Kragthorpe, who assumed control of the Louisville offense from Jeff Brohm after last season, has a wide array of problem areas – and a shortened game week - to ponder solutions. Against Indiana State, 14 penalties and poor execution on third down (1 of 9) slowed the Cardinals offensive attack. Against Kentucky, the Louisville offense moved the ball from 20 to 20 but was rendered impotent in the red zone. In Saturday's 30-14 loss to Utah, it was, well, a little bit of everything.
How bad was Louisville's offense against the Utes? Consider the Cardinals first eight drives of the ball game: Blocked field goal, fumble, punt, fumble, interception, punt, punt, punt. If you're scoring at home, that's one special team's breakdown, three turnovers and four punts. More importantly, Louisville offensive ineffectiveness kept them off the scoreboard for better than two quarters and put the Cardinals in a three touchdown hole against the Utes at halftime.
"We did some good things early in the game," Kragthorpe said. "We took the opening drive down to the eight yard line and had a first and goal. We need to first of all get the touchdown in that situation and then if we don't get the touchdown get the field goal but we got it blocked and got behind."
Louisville's final six possessions against the Utes weren't much better. The Cardinals finally got on the scoreboard with 7:49 left in the third quarter. But that score was more the result of safety Chaz Thompson's interception return to the Utah 29 than it was offensive excellence.
After their first touchdown, the Cards finished the game with three more punts, a turnover on downs and Cameron Graham's 16 yard touchdown reception that ricocheted off wide receiver Scott Long and into the tight end's hands.
Turnovers, a big problem for the Cardinals last season, reared their ugly head again against Utah. Louisville also couldn't run the ball against the Utes, gaining only 80 yards on the ground, including just 21 yards after halftime. And Louisville struggled on third down for the second time in three games this season, converting just 4 of 13 opportunities.
"We've got to be more consistent running the football," Kragthorpe said. "We weren't as consistent as we needed to be in that phase of the game. There were points in time where we got five or six yards a chunk but once we got down 20-0 we had to abandon the run."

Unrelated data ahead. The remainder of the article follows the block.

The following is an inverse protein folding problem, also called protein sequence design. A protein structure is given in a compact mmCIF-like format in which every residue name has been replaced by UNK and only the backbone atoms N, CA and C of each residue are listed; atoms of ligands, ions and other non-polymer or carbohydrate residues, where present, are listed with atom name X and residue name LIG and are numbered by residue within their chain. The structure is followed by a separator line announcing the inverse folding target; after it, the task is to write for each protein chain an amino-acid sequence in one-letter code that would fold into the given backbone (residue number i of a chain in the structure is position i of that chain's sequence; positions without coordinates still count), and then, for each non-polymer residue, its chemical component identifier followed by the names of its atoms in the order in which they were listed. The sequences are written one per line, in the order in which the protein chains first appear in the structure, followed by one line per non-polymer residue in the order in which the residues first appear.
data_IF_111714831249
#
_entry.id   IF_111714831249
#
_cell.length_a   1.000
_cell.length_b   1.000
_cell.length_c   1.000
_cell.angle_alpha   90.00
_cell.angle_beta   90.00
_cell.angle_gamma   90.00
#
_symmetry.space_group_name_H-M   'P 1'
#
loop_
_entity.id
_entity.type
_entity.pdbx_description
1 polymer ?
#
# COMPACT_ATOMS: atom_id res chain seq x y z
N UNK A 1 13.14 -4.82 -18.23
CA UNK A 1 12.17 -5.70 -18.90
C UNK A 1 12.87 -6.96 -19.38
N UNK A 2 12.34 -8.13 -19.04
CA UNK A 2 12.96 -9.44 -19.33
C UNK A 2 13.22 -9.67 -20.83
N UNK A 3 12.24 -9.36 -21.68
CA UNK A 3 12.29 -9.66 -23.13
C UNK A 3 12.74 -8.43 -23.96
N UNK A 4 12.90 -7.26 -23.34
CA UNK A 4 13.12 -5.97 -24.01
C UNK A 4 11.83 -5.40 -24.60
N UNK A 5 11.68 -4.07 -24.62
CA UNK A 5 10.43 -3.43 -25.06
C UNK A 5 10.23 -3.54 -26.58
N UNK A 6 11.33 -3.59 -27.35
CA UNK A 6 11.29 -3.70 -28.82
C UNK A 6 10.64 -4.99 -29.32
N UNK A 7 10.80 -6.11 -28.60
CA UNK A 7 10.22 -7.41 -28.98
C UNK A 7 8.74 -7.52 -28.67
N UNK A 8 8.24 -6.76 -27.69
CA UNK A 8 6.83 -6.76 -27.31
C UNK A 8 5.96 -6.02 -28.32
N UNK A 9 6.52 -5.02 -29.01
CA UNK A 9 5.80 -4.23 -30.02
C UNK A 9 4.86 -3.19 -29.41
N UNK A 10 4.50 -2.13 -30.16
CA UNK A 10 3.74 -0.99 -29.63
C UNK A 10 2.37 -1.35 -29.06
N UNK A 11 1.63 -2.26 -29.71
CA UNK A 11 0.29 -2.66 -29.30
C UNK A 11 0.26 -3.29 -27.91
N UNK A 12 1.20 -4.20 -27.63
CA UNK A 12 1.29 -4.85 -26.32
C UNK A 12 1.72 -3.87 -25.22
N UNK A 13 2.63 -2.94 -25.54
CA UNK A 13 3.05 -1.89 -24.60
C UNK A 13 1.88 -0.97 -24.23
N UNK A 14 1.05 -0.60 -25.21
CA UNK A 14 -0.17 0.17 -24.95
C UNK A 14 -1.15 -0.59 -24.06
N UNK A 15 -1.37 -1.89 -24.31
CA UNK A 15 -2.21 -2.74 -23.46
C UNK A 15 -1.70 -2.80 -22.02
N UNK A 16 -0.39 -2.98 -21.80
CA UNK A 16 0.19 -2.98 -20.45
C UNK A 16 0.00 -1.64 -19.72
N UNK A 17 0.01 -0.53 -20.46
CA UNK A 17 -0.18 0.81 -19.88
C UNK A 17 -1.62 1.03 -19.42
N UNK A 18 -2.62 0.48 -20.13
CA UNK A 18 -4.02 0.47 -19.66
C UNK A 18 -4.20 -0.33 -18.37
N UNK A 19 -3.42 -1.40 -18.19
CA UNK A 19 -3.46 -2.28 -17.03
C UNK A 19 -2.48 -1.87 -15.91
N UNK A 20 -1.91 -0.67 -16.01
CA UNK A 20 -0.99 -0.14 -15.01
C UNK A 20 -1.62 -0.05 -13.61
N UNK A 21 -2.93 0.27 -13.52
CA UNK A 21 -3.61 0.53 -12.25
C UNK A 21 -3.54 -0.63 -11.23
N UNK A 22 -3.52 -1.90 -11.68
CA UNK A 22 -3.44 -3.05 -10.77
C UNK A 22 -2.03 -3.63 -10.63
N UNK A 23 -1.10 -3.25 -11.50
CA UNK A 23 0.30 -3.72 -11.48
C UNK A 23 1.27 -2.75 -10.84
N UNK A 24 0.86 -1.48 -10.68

Perhaps Louisville's biggest concern coming out of the Utah game was the play of it's offensive line – a unit that failed to open holes for the Cards running backs or provide adequate protection for quarterback Justin Burke. Louisville averaged just 2.3 yards per carry against a Utah defense that allowed 200 or more yards in two of their first three games this season. Burke was also sacked six times in the game and completed only 45 percent of his 33 passes. In all, the Cardinals offense was able to muster just 261 yards total offense, the UofL's lowest output since a 27-2 loss to Kentucky to open the 2008 season.
"We've got to continue to finish blocks in the running game and we've got to be a little firmer in our pass protection," Kragthorpe said.
Another troubling sign for the Louisville offense: An inability to score early in the game. Louisville's offense has now stalled out of the gates in its past two outings. After scoring 17 first half points against Indiana State in the season opener, Louisville has scored just seven points in the first half of its past two games – combined. The Cardinals trailed Kentucky 17-7 at halftime and Utah 20-0. That's simply not a recipe for success, evidenced by losses to both the Wildcats and Utes.
Once one of the nation's most potent offenses, UofL finds itself slipping in two key offensive statistical categories heading into league play. After their poor showing against Utah, Louisville slid down in the national rankings 32 spots in total offense, ranking 78th nationally this week, and 34 spots in scoring offense - 86th in the nation.
It probably won't get any easier this Friday against a Pittsburgh defense that excels in several areas that the Cardinals have struggled this season. The Panthers have been stingy allowing points, though they gave up 38 to NC State in their last game, ranking ninth nationally in red zone defense. They're also effective getting after quarterbacks, averaging four sacks per game, which ranks fourth nationally. The Panthers have recorded 16 sacks in four games this season.
"They're very good pass rushers," Kragthorpe said. "They're long and they can really rush the passer."
In last year's game, a 41-7 Pitt victory, the Panthers completely dominated Louisville's offense, holding the Cardinals to just 299 yards total offense while forcing five turnovers.
"It'll be good to get back home," Kragthorpe said. "We've played two road games in tough environments. We know Pitt's going to be a great opponent and they're playing extremely well right now. We know we've got our work cut out for us."